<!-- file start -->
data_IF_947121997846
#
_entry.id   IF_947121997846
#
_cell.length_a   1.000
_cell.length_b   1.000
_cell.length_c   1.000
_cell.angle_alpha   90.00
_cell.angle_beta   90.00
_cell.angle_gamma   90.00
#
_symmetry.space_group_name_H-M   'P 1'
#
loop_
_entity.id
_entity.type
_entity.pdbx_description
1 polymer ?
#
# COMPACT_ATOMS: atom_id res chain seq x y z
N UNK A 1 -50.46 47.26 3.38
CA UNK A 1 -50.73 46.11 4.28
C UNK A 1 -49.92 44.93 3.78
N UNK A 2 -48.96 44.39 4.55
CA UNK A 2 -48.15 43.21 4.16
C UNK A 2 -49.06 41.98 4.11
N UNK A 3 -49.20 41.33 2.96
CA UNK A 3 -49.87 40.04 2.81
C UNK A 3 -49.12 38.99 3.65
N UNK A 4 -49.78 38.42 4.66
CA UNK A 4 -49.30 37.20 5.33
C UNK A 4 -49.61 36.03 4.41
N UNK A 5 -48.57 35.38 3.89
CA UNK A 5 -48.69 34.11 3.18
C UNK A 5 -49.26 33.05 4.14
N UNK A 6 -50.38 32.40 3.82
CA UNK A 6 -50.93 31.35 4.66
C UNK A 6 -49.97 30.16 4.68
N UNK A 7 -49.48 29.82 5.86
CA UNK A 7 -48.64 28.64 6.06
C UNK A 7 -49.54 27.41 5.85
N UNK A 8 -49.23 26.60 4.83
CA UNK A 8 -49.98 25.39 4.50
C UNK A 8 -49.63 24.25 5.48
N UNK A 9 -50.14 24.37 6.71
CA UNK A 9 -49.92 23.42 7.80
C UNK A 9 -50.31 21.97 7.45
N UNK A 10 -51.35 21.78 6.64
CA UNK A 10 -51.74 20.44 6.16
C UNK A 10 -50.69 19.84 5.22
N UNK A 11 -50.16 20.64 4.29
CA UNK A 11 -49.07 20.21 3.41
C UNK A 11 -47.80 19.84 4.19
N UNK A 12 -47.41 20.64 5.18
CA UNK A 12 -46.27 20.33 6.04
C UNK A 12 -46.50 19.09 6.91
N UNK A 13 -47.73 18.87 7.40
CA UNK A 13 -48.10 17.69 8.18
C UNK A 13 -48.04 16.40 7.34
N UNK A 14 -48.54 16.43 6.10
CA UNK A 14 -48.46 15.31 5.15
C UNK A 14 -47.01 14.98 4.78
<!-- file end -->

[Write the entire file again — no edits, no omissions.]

data_IF_947121997846
#
_entry.id   IF_947121997846
#
_cell.length_a   1.000
_cell.length_b   1.000
_cell.length_c   1.000
_cell.angle_alpha   90.00
_cell.angle_beta   90.00
_cell.angle_gamma   90.00
#
_symmetry.space_group_name_H-M   'P 1'
#
loop_
_entity.id
_entity.type
_entity.pdbx_description
1 polymer ?
#
# COMPACT_ATOMS: atom_id res chain seq x y z
N UNK A 1 -50.46 47.26 3.38
CA UNK A 1 -50.73 46.11 4.28
C UNK A 1 -49.92 44.93 3.78
N UNK A 2 -48.96 44.39 4.55
CA UNK A 2 -48.15 43.21 4.16
C UNK A 2 -49.06 41.98 4.11
N UNK A 3 -49.20 41.33 2.96
CA UNK A 3 -49.87 40.04 2.81
C UNK A 3 -49.12 38.99 3.65
N UNK A 4 -49.78 38.42 4.66
CA UNK A 4 -49.30 37.20 5.33
C UNK A 4 -49.61 36.03 4.41
N UNK A 5 -48.57 35.38 3.89
CA UNK A 5 -48.69 34.11 3.18
C UNK A 5 -49.26 33.05 4.14
N UNK A 6 -50.38 32.40 3.82
CA UNK A 6 -50.93 31.35 4.66
C UNK A 6 -49.97 30.16 4.68
N UNK A 7 -49.48 29.82 5.86
CA UNK A 7 -48.64 28.64 6.06
C UNK A 7 -49.54 27.41 5.85
N UNK A 8 -49.23 26.60 4.83
CA UNK A 8 -49.98 25.39 4.50
C UNK A 8 -49.63 24.25 5.48
N UNK A 9 -50.14 24.37 6.71
CA UNK A 9 -49.92 23.42 7.80
C UNK A 9 -50.31 21.97 7.45
N UNK A 10 -51.35 21.78 6.64
CA UNK A 10 -51.74 20.44 6.16
C UNK A 10 -50.69 19.84 5.22
N UNK A 11 -50.16 20.64 4.29
CA UNK A 11 -49.07 20.21 3.41
C UNK A 11 -47.80 19.84 4.19
N UNK A 12 -47.41 20.64 5.18
CA UNK A 12 -46.27 20.33 6.04
C UNK A 12 -46.50 19.09 6.91
N UNK A 13 -47.73 18.87 7.40
CA UNK A 13 -48.10 17.69 8.18
C UNK A 13 -48.04 16.40 7.34
N UNK A 14 -48.54 16.43 6.10
CA UNK A 14 -48.46 15.31 5.15
C UNK A 14 -47.01 14.98 4.78